I travel long distance for work several times per year and have become discomfortably familiar with the exhaustion that accompanies this lifestyle: the pervasive feeling of disorientation, the perpetual state of tiredness, the prolonged lack of personal space.
My routine is this: I wake up, embark in a 20-hours long trip to the other side of the world. At arrival I try to guess which mix of alcohol and coffee will keep me awake until sunset and possibly sleep through the night. I spend a few days on the spot and repeat the same on the way back home.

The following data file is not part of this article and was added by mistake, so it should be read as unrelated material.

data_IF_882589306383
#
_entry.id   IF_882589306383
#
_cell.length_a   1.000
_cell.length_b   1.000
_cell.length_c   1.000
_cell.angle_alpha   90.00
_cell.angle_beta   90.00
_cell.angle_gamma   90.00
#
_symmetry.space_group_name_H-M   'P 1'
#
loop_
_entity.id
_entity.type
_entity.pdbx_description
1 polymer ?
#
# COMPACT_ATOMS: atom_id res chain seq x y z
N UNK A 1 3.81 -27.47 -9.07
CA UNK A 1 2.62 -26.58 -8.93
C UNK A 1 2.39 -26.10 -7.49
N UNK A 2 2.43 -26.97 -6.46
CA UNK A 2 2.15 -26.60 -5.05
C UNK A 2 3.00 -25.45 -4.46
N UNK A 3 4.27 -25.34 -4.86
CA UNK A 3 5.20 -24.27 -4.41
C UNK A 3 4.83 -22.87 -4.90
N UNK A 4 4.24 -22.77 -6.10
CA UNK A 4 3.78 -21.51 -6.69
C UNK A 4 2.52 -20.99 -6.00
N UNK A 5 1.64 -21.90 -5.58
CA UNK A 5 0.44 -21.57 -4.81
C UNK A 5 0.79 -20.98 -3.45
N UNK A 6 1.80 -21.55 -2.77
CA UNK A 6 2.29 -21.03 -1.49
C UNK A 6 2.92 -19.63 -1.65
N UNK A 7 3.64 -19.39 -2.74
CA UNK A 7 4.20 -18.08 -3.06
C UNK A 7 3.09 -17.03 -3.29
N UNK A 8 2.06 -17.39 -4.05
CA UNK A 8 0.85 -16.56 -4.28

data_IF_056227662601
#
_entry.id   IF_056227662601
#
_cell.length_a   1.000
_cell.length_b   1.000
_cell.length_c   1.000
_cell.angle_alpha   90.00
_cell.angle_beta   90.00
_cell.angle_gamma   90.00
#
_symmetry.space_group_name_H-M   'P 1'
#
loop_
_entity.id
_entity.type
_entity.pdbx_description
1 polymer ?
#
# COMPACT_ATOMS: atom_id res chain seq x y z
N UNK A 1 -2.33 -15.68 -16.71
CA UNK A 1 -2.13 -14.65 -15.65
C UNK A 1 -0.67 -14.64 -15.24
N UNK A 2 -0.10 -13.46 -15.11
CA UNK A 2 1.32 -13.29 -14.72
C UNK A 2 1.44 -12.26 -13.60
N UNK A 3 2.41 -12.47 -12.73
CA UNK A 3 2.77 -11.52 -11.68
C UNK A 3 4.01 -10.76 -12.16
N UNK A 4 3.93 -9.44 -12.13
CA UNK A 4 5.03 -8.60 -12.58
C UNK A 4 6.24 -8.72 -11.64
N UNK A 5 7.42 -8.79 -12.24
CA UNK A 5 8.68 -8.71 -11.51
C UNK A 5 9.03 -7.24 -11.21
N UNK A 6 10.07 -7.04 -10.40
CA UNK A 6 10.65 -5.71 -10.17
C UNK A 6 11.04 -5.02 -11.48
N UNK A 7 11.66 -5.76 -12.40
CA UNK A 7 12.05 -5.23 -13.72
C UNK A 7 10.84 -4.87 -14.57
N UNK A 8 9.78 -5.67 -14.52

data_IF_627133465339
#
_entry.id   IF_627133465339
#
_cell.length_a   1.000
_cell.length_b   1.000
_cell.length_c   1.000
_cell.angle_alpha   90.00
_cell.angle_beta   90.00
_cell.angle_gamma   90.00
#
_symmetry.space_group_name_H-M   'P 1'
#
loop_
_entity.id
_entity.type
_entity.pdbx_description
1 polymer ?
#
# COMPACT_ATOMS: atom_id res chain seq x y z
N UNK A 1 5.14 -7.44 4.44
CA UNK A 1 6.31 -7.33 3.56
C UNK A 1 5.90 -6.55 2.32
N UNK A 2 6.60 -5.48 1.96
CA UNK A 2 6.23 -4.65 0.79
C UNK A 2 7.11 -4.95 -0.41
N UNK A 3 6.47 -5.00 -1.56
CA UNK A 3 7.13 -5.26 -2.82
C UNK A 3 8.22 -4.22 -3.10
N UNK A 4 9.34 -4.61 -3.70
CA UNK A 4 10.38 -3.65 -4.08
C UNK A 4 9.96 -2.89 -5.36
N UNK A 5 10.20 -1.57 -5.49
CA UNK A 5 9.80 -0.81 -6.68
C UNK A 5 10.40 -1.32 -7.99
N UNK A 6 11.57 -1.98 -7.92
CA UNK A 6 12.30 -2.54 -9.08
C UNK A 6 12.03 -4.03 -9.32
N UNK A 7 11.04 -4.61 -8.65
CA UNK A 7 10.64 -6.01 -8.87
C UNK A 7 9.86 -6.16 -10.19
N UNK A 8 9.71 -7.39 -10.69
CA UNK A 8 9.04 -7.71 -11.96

After a couple of years of this, I decided to turn the lens inwards, to capture the essence of the trip itself, moving away from the glossy images of business classes and airport fun that airlines are feeding us with. My subjects are people feeling my same discomfort of travel and the liminal spaces in and around airports and airplanes.
In order to emphasize the complete interchangeability of these non-places, the photos are named after the codes of the flights and airports in which I took them.
My intention is to invite the viewers to empathize with the subjects or even to reminisce their own travel experience, by evoking the feelings of weariness, uncertainty, and claustrophobia that define being caught between time zones and continents.